The internet is also a conduit for illegal activity. It's only a matter of time before governments catch up and also create rules mandating reporting. Like financial institutes the financial burden will lie with the company providing the service and by necessity passed onto the customer.

Comment Re:Good (Score 1) 241

You say keeping call logs should be part of a telco's daily operations. Maybe keeping track of which customer is on which IP at which time should be part of an ISPs daily business. After all that's the data they are after. They want to know who was on which IP at certain times. That doesn't sound like terribly complex information to keep. The article even says some ISPs do it for free so evidently the technology exists.

Financial institutes also do that kind of thing. Looking for ancient transactions - possibly since some major upgrades. You've got to hit the databases manually: the software doesn't work with this DB version. It's a PITA, but just part of being in business.

I just don't see why an ISP should be able to charge for generating a few ad hoc reports a year when other companies are required to generate reports a large number of reports all the time. Generating these reports often requires operational changes to ensure all the required data is captured. Maybe the ISP should do the same thing and create some processes that create the reports without all the complex manual processes and then pass the development onto their clients. That's what other companies did when creating these types of reports.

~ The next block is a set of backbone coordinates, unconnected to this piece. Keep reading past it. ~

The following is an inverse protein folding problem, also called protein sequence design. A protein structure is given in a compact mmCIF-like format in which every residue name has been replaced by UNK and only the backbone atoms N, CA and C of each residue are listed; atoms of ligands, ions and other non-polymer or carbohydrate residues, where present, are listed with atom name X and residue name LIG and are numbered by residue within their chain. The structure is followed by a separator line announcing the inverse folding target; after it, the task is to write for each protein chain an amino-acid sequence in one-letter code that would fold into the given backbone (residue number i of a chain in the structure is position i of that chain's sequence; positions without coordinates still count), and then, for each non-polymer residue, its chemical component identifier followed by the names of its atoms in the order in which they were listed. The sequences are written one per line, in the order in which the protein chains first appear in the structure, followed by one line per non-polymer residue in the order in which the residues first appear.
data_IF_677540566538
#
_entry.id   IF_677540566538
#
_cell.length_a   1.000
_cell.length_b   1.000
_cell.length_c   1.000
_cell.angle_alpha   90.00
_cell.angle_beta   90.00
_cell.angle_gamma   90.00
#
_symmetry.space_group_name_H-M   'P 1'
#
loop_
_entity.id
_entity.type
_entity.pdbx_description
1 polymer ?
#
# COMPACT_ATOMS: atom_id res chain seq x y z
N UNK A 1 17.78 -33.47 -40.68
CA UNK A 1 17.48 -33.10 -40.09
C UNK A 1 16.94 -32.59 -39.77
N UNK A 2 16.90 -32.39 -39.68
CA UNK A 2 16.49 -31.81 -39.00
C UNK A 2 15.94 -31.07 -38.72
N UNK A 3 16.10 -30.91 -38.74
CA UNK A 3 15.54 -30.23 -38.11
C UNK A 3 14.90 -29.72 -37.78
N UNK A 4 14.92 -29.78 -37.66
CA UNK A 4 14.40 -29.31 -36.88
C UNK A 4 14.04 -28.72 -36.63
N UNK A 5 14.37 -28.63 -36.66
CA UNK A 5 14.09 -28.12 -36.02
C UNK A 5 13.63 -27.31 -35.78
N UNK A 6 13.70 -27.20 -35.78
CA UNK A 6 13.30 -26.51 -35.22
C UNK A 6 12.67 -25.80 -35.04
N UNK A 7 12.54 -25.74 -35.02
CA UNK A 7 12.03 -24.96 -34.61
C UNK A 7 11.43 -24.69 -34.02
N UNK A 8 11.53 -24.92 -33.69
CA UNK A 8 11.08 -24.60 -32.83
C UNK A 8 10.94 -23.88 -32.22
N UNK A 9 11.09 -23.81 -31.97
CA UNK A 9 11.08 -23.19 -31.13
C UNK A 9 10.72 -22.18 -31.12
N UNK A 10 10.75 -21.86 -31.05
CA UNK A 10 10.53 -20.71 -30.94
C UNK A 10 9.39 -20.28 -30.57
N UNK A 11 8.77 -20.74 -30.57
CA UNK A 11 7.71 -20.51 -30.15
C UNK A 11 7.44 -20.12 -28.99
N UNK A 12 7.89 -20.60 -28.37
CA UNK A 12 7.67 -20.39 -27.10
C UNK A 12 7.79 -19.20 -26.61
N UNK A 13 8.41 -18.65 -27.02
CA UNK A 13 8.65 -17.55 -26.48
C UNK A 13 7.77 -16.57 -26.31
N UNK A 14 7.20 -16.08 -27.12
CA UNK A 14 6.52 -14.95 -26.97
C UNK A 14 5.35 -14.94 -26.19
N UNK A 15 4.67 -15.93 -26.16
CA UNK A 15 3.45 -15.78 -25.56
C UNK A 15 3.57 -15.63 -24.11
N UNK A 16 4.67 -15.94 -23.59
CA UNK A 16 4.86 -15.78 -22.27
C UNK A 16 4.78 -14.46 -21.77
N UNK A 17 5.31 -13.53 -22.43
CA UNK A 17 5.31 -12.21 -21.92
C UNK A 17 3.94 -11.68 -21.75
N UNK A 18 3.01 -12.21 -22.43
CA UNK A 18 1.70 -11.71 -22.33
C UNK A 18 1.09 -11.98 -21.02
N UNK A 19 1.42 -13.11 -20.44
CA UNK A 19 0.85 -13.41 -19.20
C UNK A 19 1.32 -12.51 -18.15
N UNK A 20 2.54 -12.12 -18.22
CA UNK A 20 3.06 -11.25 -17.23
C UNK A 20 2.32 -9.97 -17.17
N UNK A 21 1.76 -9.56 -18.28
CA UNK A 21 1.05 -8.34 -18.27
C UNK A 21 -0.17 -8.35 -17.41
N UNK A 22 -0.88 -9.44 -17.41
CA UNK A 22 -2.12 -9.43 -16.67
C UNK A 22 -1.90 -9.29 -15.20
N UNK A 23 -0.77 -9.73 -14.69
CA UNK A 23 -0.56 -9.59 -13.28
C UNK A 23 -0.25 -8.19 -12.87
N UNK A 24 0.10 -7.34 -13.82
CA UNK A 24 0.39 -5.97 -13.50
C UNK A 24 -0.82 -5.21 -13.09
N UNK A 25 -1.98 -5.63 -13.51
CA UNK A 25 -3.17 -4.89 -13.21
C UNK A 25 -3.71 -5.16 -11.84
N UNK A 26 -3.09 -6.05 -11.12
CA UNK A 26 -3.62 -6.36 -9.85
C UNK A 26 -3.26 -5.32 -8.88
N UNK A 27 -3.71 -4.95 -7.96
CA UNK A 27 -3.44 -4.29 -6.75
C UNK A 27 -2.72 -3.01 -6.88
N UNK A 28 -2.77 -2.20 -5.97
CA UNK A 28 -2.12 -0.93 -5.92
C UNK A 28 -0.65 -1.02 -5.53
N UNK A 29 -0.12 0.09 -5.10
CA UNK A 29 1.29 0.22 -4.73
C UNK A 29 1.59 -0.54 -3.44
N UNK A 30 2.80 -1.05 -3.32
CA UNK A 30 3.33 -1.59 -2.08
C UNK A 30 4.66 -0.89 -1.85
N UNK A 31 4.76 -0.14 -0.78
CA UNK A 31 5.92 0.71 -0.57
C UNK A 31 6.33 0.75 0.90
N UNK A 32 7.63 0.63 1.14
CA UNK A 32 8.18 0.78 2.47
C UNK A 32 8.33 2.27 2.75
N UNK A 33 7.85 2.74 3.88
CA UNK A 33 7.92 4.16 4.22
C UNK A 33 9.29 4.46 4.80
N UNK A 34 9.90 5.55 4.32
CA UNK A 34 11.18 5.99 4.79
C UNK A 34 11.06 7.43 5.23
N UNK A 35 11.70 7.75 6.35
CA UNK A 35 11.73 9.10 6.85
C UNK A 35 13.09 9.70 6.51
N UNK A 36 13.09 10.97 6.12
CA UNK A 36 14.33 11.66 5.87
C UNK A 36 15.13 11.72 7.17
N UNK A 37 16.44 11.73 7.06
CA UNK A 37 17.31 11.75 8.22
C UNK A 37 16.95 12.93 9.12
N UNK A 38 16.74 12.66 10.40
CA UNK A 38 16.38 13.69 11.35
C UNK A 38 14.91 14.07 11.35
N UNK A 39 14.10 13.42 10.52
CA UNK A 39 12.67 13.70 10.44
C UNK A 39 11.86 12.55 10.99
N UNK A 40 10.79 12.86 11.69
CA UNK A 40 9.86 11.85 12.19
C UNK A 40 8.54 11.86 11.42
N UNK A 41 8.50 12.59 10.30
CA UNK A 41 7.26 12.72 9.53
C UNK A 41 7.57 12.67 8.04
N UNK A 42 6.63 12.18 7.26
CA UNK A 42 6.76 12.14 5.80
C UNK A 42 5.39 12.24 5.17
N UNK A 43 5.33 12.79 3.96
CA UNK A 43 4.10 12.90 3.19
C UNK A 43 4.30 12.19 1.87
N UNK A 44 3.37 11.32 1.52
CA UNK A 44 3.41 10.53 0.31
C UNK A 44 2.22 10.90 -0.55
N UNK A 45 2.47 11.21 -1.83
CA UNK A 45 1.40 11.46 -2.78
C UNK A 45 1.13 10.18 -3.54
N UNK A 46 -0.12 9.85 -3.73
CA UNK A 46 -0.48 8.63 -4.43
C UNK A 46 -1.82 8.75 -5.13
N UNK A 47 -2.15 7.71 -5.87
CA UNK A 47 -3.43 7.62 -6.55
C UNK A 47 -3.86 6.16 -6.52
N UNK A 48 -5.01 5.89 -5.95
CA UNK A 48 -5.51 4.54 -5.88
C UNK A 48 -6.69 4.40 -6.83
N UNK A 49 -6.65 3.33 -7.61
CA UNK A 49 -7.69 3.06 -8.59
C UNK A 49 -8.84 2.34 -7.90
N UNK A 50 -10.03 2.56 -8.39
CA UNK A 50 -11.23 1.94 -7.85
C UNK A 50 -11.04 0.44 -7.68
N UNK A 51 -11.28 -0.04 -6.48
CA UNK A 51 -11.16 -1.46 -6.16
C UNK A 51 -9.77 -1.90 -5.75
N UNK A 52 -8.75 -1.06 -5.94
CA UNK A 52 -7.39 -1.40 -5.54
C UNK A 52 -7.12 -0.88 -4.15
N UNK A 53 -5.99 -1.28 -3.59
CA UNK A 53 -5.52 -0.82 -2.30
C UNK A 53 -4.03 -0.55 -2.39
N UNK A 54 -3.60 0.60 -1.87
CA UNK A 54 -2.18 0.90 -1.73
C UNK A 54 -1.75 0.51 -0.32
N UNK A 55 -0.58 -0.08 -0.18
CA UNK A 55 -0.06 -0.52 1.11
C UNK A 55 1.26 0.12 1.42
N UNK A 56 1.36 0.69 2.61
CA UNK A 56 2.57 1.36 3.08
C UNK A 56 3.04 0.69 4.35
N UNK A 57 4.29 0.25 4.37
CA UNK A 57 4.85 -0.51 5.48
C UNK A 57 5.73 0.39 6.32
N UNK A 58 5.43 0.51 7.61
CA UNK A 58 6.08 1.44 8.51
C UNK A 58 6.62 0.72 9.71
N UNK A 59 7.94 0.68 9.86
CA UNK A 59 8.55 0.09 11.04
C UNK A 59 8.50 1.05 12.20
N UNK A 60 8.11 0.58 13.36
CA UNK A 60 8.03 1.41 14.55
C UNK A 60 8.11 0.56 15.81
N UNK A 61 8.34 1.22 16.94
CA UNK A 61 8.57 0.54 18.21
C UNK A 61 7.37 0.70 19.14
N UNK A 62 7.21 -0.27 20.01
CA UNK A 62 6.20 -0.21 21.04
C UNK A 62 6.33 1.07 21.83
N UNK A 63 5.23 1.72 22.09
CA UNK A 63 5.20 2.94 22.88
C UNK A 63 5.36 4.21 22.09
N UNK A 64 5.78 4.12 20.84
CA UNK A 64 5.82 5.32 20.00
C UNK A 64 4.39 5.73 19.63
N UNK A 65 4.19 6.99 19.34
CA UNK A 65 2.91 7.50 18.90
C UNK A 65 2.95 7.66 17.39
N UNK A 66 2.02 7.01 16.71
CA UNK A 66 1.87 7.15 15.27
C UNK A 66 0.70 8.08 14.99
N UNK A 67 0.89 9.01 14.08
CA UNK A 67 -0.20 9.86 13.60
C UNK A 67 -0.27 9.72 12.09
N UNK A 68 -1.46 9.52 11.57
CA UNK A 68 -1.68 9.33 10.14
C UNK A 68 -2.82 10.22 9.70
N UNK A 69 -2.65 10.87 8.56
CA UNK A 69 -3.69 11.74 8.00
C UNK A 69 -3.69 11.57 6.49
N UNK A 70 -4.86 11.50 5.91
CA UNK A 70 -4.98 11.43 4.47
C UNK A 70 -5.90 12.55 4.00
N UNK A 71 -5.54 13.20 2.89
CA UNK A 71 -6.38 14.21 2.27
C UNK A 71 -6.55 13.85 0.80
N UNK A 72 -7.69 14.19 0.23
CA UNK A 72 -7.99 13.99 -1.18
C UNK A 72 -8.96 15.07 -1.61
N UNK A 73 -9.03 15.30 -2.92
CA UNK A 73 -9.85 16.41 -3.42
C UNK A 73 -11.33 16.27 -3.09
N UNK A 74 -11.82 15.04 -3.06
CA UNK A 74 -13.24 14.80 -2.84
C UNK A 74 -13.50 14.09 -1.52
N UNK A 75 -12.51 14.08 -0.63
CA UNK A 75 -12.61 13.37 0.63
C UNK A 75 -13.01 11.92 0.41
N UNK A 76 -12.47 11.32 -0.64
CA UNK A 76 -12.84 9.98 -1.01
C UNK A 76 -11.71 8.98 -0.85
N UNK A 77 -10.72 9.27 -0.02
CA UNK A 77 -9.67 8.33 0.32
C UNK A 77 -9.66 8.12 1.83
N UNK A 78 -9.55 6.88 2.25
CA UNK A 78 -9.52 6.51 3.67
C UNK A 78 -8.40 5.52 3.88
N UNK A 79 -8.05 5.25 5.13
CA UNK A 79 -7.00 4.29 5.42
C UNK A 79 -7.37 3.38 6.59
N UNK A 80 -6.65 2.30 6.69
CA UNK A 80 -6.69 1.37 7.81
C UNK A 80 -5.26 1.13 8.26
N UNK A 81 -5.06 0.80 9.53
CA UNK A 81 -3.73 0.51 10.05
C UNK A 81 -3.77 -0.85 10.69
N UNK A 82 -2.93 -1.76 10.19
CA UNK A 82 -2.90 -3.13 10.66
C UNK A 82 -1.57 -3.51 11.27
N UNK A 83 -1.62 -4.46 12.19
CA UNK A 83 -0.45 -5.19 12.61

Comment Re:Good (Score 1) 241

Does this go for every police investigation?

What about phone companies providing call logs for cell phones engaged in criminal activities?

What about the store being asked did you sell product x to this guy? Can we have the receipt?

The security company asked for the tapes for some date six months ago?

What about the private citizen being asked questions about something they may or may not have witnessed?

Why are we singling out ISPs to be compensated for assisting with enquiries? Why not every company?

Comment Re:Good (Score 1) 241

I disagree, most businesses are not paid for compliance with legal requirements or helping police/government with enquiries.

It's quite common for businesses to have to pay to comply with the law. For example when financial institutes have to report details to counter terrorism agencies. The cost of this compliance is just a part of doing business in this area.

Similarly the retention of records for a certain amount of time (as is often legislated for medical and legal practices). The law says you gotta store the data, but governments don't pay you to do it.

Similarly the checks that pharmacies/chemists have to do when giving out certain medications. The government doesn't install the systems or remunerate the people for their time. Even though the only reason it's there is for compliance.

I guess an IT company should be different?

Slashdot Top Deals

"There is nothing new under the sun, but there are lots of old things we don't know yet." -Ambrose Bierce